The Arduino Piano Squealer Synth

This page is dedicated to a synth engine, “The Arduino Piano Squealer”, that I developed for the Arduino Pocket Piano, an arduino shield produced by Critters and Guitari.



The engine implements a small monosynth with a few waveforms, a HP/BP/LP continuous resonant filter, decay and a few little own tricks that  generate a LOT of aliases, making a great dirty digital synth.

Since the Pocket Piano has only 3 potentiometers available for control (the 4th one being hardwired to the volume), it uses a “page” system to implement series of 3 parameters to fiddle with. To switch “page”, use the rightmost note of the A.P (NOT the one under the led, the one left to to it).

To help you know which page you are at, you can use the led: it will flash a number of time equivalent to the current page you are at.

Here’s the parameter list:

  • Page 1: wave selection / octave / release
  • Page 2: filter type (continuous lp-bp-hp) / filter cut-off / filter resonance
  • Page 3: wave loop position / wave loop length (makes the oscillators go wako)

Please also note that when you switch page, the parameters of that page will automatically jump to the current setting of the knobs. It provides some kind of auto-randomization that is actually quite nice.

Sound samples


The source code of the Arduino Piano Squealer synth is available under GPL License V3, hoping it will help people tapping in the wonderful world of arduino based sound. Alternatively, it’ll also make another synth, ready to to play with if you just purchased the A.P. from C & G.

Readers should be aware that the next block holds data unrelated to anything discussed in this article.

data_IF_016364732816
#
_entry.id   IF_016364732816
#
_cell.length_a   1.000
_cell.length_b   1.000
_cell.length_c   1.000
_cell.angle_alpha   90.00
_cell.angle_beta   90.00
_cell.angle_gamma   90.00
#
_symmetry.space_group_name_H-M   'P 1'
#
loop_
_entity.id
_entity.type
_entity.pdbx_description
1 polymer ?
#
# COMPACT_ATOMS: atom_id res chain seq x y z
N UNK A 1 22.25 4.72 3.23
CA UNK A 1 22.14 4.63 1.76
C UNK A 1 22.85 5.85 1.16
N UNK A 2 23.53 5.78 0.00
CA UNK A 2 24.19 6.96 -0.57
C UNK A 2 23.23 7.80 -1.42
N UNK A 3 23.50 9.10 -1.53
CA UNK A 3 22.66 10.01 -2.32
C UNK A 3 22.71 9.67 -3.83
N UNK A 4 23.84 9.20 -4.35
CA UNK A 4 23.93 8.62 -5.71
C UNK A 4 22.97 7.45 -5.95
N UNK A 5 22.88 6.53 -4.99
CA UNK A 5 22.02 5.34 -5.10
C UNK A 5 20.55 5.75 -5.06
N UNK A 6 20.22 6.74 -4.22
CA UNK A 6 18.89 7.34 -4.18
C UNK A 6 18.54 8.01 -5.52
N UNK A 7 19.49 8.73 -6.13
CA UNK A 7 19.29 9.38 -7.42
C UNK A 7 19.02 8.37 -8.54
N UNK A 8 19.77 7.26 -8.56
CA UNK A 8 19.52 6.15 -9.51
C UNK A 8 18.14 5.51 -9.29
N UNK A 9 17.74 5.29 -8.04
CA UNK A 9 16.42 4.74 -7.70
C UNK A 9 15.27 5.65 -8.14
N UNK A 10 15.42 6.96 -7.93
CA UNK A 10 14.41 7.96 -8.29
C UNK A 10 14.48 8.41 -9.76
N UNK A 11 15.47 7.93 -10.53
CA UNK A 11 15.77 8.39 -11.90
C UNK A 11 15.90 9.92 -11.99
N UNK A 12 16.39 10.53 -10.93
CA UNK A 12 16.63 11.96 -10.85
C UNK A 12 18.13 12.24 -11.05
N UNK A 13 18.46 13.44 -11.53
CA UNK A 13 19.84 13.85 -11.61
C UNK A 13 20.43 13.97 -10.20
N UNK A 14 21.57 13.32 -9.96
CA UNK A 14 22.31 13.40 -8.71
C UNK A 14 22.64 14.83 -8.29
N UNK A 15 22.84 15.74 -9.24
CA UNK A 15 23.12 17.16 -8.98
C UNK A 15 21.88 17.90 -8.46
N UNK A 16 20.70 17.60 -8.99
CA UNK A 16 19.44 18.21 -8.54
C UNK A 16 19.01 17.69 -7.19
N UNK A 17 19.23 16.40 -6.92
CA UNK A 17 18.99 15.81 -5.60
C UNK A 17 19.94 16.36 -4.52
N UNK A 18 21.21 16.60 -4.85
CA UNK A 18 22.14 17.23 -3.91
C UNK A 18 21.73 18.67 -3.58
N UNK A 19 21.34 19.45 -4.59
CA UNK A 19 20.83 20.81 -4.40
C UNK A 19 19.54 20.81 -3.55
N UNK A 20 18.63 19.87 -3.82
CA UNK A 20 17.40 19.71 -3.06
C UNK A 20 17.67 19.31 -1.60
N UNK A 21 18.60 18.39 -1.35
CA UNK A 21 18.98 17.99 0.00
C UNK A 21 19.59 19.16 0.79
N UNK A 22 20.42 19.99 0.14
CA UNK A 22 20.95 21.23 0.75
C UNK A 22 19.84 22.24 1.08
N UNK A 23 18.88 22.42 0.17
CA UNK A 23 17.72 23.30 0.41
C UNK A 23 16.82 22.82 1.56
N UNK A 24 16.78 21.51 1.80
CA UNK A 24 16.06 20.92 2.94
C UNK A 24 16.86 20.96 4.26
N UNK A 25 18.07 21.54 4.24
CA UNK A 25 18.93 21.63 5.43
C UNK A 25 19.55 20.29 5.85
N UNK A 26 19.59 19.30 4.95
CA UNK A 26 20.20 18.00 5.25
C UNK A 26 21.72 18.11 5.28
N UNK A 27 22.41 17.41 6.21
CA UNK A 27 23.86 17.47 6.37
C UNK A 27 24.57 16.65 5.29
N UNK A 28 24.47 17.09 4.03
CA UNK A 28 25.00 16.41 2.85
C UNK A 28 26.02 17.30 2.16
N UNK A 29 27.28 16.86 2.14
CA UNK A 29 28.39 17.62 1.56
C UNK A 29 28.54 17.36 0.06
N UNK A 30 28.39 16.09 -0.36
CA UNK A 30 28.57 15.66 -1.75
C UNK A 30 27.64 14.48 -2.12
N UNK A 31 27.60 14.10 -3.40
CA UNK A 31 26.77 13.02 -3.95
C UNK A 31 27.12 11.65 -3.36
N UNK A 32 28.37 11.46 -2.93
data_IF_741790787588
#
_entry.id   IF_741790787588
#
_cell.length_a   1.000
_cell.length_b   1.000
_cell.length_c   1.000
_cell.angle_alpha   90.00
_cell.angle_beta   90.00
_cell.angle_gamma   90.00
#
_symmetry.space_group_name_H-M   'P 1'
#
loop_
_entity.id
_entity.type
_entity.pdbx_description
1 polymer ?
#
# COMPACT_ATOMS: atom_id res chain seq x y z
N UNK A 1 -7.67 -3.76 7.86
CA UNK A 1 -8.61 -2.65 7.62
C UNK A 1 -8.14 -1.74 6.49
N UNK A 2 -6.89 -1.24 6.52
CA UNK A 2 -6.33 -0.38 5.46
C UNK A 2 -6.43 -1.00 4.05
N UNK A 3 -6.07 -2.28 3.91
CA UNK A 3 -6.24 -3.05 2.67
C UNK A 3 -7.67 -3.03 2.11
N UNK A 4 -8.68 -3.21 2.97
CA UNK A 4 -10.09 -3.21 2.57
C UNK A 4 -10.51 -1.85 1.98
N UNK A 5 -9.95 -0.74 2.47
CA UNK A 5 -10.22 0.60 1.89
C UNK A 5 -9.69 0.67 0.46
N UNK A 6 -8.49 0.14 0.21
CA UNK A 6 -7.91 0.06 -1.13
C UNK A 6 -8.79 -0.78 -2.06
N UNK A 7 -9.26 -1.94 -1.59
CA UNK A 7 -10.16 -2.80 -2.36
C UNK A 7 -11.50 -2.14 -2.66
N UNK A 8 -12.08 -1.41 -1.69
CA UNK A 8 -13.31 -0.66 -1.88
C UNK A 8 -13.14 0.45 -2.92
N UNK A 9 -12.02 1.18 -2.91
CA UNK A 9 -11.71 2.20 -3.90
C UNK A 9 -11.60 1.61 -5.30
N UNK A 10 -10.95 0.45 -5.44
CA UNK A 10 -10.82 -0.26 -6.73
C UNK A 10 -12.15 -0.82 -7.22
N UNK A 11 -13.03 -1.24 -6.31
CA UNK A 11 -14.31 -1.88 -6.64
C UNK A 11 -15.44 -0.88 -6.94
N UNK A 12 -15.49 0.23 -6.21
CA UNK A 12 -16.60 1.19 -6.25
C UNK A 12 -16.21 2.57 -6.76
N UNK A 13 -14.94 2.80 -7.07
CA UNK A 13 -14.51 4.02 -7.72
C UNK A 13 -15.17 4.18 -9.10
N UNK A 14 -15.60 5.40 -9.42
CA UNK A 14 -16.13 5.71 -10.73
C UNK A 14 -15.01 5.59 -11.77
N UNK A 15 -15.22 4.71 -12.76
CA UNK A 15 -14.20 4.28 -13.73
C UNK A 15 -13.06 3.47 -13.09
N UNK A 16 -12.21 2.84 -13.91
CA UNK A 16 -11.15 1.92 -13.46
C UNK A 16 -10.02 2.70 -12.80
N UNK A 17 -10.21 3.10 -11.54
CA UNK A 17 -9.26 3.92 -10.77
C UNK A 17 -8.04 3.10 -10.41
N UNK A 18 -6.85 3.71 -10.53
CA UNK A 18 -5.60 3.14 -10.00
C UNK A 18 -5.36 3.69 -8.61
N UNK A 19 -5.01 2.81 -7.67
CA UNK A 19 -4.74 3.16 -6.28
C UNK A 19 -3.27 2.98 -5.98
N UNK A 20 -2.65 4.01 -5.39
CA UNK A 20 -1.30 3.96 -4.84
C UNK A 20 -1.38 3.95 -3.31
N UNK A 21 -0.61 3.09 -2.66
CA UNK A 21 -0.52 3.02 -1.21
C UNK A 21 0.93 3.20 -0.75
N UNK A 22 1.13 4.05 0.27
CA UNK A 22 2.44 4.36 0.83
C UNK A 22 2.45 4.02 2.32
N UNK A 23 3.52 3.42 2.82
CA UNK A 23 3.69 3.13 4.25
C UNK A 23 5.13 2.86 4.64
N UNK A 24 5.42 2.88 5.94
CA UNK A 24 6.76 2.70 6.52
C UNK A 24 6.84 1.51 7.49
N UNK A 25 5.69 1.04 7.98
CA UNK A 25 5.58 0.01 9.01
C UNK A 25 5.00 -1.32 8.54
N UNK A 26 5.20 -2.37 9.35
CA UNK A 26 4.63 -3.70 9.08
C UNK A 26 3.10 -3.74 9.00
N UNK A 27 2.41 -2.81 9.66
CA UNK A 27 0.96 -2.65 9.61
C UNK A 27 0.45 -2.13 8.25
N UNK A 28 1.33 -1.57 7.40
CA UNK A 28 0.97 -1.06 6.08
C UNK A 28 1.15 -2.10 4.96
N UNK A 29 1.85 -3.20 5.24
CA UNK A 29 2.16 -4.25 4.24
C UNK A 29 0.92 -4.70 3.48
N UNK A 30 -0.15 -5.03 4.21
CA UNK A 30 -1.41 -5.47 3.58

You can download the source code, right here: aSquealer


Marc Nostromo


  1. Is there a description, somewhere, of what the Pocket Piano provided to the Arduino in terms of input? I like the sounds of your engine, and I want to use it in a guitar-based project I’m working on, but I won’t be using keys to control it, so I need to know how to control your engine at a more basic level – I might have a setting where I just want to “press” a single note and then use a pot (ie. a DC voltage that changes over time) to change a parameter, rather than the note. Or I might want full 12-note control in another setting. It’s got more to do with making cool noises, but it will be used in a real musical setting, so having note control is crucial, even when it’s just a single note.

    I haven’t had a chance to read over your code, but assuming mental competence (but not necessarily specific applicable knowledge) on my part, is there, somewhere in your code package, a basic, electron-level control spec that I can comprehend? Are your comments good?

    If there was a way to code a patch into your engine by hand, complete with instructions about monitoring AD pins for further input and what to do with that input, that would be absolutely perfect.

    Alternately, is there an easier, existing synth app that you could suggest that I might find easier to work with in the way I’m thinking? The guitar is most likely also going to incorporate a Raspberry Pi (or possibly an Odroid, which I just discovered via your blog) for various things by the time it’s done, so there is a lot of flexibility in terms of how to achieve things. I am not well-versed in what’s already out there, though, as techno music is not usually my field of interest, and most of the action is there.

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